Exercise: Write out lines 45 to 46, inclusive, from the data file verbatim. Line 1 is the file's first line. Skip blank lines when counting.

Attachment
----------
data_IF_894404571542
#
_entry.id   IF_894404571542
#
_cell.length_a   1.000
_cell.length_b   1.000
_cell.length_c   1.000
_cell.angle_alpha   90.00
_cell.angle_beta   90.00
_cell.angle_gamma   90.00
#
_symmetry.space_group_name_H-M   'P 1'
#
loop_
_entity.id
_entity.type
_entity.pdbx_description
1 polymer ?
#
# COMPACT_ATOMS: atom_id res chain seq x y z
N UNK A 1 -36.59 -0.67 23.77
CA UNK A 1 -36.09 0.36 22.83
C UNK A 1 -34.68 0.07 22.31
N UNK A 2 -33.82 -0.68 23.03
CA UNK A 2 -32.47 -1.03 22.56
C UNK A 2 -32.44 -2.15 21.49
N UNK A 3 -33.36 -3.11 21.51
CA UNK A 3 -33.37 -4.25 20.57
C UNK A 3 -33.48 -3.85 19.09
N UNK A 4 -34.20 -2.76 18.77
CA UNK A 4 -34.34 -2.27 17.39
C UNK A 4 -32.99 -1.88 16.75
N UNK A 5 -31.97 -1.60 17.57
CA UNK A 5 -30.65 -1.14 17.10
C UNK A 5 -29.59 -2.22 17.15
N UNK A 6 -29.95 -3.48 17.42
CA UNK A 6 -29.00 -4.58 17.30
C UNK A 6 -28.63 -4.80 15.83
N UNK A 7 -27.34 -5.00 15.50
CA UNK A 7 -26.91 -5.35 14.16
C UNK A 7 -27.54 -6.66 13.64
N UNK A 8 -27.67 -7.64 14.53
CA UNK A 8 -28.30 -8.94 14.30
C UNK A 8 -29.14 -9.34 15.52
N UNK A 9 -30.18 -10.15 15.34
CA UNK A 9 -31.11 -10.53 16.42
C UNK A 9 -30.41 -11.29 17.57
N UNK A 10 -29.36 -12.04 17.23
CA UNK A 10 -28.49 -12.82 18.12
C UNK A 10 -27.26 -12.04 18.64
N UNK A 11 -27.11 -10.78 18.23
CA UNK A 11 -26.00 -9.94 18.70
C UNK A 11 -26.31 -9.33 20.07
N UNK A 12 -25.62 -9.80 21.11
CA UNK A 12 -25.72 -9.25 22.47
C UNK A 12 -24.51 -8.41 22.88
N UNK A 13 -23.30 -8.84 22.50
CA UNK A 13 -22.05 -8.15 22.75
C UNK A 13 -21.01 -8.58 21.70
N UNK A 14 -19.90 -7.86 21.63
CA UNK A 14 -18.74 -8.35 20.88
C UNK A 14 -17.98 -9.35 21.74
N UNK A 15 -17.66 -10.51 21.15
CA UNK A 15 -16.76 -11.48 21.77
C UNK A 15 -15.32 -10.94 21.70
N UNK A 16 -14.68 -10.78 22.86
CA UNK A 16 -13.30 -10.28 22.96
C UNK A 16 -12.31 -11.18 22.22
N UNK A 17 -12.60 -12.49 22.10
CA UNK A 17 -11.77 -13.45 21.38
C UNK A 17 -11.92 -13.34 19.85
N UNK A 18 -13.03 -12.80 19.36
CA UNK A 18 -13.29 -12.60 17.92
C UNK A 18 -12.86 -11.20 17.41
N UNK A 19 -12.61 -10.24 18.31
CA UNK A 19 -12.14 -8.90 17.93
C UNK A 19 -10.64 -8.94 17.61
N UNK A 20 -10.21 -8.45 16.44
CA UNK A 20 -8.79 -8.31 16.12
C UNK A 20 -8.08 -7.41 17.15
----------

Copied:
N UNK A 9 -30.18 -10.15 15.34
CA UNK A 9 -31.11 -10.53 16.42